excerpts: the last of this year’s student zombie tales

Posted: May 12, 2014 in Dark Silo News
Beau G

Beau G

We’ve been posting zombie fiction written by student writers. Here are two final excerpts for your enjoyment. Beau G is a student at Polaris Expeditionary School—a school of choice option for Fort Collins, Colorado students. The following excerpt from his zombie short story focuses on a death scene. Well staged, horribly…executed.

Chet and I rushed to the back door. We could hear them around the corner, still shrieking in agony from the sound of the grenade. We had to get out fast; there were definitely more of those things on the way.

“Go, I’ll cover you” I whispered. Chet nodded and swung the door open and stepped out. I followed him step for step, moving along the edge of the old, brick building to the opposite corner. From there we could see the exit. Chet started towards it, moving like a bat out of hell. Just as he left the safety of the wall, he tripped, face first into the dead grass, and let out a grunt of surprise. I ran past him, booking it to the exit. I screamed at him to get up. He was stunned. He just sat there like he was rooted in the ground, staring up at the sun. Prowlers came around the corner, faster than they ever had before, trampling one another to find meat.

Suddenly, Chet snapped back into consciousness, but it was too late to get up. Not thinking, he pulled the trigger frantically, hitting one in the kneecap, but it kept crawling towards him. Its legs separated from its torso at the hip as it tore towards Chet. Chet knew he was finished. He looked over to me and gave me one last nod and I nodded back, tears in my eyes. As the crawler began feasting on his leg, he let out a bloodcurdling scream that seemed to even make the fiends hesitate, if only for a moment.

He shouted, pulling the pin out of his last grenade. I turned around and ran. I couldn’t stand to see it.

But I was too late. I could see more creeps running towards the building, coming up both ways on the road. That’s when I gave up; but I wasn’t about to get eaten.

One in the chamber… That’s enough.

“Fuck.”

Simon MSimon M. is also a student at Polaris. Simon’s take on the zombie genre uses an old trope—the introduction of danger as a relationship begins to bloom. But Simon’s tale of a teenage ne’er-do-well and the object of his attention has a twist:

A few days after the trial, I started to feel a little guilty about what I’d done. All I had to do was give them a few alligator tears and a sob story about how I was lonely and some bad childhood BS and I was home-free.  Suckers. The looks on their stupid faces told me exactly when I had them around my finger. After that, I felt much calmer. Still, there was still this guilty feeling in my gut that made me question my morals. I shut those morals up with a cheeseburger to celebrate my victory.

The court had “suggestions,” of course. They gave me a dog to help me gain control over my emotions and make me feel less lonely. I had to play the part if I was to convince anyone, so I acted like I was oh-so-happy to be receiving a brand new puppy. The truth was I hated the thing. I detested it. It crapped everywhere. Puppies are high maintenance, and there was already myself to worry about. But most of all, I hated it for the way it could make me do it’s bidding  with it’s droopy sad eyes.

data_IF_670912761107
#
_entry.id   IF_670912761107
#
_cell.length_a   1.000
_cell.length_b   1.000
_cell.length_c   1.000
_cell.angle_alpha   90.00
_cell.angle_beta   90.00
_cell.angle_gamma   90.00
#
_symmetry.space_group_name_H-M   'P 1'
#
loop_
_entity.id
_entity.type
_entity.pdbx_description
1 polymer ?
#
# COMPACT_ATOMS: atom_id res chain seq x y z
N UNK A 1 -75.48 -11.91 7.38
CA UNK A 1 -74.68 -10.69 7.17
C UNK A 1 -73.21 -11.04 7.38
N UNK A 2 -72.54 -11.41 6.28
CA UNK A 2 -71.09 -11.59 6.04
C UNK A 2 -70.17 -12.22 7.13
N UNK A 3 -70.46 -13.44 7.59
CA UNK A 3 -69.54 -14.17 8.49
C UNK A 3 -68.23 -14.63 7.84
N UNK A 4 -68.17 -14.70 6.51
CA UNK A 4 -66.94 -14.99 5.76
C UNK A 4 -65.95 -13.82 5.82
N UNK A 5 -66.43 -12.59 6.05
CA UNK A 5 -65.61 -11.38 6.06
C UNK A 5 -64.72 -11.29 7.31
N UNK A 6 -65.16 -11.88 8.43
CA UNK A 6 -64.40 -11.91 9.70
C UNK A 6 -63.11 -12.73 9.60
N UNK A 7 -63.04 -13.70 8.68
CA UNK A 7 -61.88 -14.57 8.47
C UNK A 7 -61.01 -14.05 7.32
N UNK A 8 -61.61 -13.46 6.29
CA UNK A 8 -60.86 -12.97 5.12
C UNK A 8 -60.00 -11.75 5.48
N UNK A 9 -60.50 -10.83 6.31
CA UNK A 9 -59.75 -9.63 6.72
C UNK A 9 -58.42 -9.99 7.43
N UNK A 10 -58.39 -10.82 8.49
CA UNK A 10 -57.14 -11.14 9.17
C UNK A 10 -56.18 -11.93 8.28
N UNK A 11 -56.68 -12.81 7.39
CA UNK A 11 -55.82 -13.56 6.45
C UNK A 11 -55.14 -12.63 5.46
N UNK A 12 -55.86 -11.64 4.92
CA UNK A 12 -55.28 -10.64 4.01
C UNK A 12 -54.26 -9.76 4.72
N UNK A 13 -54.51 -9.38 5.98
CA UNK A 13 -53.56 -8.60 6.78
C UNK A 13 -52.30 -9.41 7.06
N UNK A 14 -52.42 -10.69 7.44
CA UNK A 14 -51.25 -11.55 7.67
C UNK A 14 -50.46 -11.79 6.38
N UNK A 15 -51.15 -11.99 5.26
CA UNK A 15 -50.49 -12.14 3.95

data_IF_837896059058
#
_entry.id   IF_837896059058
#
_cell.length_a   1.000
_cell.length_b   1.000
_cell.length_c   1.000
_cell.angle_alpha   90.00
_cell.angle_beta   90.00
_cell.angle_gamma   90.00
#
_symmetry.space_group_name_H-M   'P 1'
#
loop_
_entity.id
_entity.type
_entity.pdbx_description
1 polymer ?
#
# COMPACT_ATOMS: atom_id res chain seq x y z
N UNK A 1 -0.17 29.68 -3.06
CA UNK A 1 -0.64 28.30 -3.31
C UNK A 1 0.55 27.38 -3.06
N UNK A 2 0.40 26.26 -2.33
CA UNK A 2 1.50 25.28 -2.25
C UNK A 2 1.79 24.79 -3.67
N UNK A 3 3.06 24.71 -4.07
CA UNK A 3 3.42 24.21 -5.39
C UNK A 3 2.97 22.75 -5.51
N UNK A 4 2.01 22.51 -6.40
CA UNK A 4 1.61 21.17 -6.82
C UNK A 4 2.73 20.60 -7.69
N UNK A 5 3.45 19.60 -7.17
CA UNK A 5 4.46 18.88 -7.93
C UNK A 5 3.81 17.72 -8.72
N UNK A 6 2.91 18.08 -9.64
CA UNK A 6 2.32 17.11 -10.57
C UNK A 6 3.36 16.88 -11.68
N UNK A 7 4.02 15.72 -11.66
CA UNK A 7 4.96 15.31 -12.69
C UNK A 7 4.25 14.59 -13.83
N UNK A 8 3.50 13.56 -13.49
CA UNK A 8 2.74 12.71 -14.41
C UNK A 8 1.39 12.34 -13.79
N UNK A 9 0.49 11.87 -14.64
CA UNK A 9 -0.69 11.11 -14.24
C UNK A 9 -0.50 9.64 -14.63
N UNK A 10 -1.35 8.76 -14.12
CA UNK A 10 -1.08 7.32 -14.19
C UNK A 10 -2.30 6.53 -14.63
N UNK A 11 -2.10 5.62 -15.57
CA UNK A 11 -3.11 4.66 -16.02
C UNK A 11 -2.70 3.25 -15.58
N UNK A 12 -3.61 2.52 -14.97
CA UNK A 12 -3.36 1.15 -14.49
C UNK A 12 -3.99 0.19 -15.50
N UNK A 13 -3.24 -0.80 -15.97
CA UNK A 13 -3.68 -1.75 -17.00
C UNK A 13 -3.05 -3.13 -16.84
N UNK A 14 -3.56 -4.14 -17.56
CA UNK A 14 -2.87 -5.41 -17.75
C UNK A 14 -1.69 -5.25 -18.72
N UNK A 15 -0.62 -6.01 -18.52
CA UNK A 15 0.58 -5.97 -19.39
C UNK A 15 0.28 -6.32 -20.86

But as time passed, I started to like the damn thing more and more. I even took to calling it Cody. Soon, I didn’t mind cleaning up after him so much. Then one morning, I woke up and I couldn’t find him. I stressed for hours until I realized that he’d just gone into the garden to play. The sense of relief I felt told me that I loved him, I loved my dog Cody.

As Cody grew, I started to notice a change in myself as well. I was less aggressive. I had more energy, I’d even gotten a job. In fact, it was while I was at work that I starting hearing the reports about people getting sick and attacking other people in the streets. I heard from one of my co-workers that the CDC had been called to investigate. That was the day they sent us all home early.

When I got home, Cody was waiting for me, trying desperately to jump into my arms like a little Scoobydoo, I ignored him and turned on the television. Every channel was either down, or issuing emergency report saying to stay in your home due to attacks being made by the LIVING DEAD! Those words sounded like some pre-Halloween prank put on by bored newscasters, but as more and more channels went dead, I had to entertain the possibility that the stories were true.

Sensing that something was wrong, Cody nudged his nose under my hand. I stood and briskly walked into my kitchen, grabbing all thing canned foods I had, as well as a bowl and can opener, then grab a couple of bottles of water, a flashlight and some batteries and some food for Cody. As I exited the kitchen and headed for the door to the basement, I heard some glass shatter and a bloodcurdling scream come from the next door neighbors. I peered out my window just in time to see a woman’s face peeled off her skull. A serpent of fear coiled itself up my spine. All the hairs on the back of my neck stood up, I thought I would faint or vomit—or both. I shook myself out of it, and in a shaky voice, called for Cody.

Together we descended into the basement.

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